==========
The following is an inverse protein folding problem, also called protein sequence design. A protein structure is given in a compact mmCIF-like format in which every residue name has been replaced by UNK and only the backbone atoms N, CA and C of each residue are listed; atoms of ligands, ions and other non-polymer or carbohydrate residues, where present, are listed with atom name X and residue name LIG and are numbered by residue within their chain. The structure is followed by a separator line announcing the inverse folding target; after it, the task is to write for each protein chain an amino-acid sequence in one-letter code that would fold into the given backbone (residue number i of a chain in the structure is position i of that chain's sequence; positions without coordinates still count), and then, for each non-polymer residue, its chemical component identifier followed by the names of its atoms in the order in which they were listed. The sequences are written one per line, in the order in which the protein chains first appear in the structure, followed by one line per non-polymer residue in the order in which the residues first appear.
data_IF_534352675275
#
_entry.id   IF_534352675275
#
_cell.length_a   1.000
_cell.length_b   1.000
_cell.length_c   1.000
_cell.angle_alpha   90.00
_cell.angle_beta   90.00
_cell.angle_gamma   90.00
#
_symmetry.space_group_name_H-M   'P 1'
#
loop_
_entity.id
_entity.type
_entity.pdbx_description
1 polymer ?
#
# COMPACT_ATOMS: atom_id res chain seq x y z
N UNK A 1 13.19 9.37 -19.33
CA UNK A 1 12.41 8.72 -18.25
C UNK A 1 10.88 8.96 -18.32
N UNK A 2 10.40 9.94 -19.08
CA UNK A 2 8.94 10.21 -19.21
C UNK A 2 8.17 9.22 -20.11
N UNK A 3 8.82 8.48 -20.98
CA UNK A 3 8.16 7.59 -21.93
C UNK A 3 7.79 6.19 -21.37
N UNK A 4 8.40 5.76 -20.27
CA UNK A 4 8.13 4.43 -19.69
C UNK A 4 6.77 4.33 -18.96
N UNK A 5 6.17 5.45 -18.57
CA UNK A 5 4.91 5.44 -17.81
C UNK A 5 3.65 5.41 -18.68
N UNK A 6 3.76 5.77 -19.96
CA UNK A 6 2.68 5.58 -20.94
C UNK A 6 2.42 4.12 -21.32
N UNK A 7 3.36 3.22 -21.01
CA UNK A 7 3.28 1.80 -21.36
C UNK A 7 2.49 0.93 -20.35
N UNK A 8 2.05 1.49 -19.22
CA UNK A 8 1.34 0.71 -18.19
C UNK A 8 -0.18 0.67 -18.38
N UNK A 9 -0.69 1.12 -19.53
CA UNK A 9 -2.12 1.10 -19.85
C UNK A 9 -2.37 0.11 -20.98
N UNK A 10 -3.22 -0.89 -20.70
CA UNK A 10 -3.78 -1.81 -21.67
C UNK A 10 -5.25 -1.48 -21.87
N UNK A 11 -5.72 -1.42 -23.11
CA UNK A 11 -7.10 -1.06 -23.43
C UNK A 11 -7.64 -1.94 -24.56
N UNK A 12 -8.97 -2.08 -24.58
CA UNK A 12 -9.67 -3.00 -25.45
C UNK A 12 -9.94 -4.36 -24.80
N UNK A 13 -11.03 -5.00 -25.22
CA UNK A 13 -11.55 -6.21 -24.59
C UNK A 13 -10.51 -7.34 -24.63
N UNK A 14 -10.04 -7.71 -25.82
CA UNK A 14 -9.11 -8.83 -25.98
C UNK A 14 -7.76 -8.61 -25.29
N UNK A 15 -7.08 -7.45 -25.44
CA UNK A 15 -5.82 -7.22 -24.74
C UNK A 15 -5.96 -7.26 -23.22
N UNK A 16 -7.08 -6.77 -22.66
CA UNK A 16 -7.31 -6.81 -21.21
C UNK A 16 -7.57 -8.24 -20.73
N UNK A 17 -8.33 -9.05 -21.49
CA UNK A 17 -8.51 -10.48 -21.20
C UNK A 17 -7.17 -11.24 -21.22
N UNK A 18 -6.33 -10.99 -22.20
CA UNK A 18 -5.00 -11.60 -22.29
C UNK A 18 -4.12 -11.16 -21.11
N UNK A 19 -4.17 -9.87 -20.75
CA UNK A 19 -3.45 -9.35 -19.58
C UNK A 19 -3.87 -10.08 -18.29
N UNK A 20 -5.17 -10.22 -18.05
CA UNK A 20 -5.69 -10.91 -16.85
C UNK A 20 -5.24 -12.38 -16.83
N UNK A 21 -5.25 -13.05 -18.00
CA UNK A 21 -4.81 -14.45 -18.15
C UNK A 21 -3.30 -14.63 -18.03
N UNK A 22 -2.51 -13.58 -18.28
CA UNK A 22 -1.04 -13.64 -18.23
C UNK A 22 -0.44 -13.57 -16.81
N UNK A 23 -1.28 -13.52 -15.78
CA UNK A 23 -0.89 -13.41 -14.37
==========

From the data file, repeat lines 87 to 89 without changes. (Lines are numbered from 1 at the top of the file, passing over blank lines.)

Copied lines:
C UNK A 22 -0.44 -13.57 -16.81
N UNK A 23 -1.28 -13.52 -15.78
CA UNK A 23 -0.89 -13.41 -14.37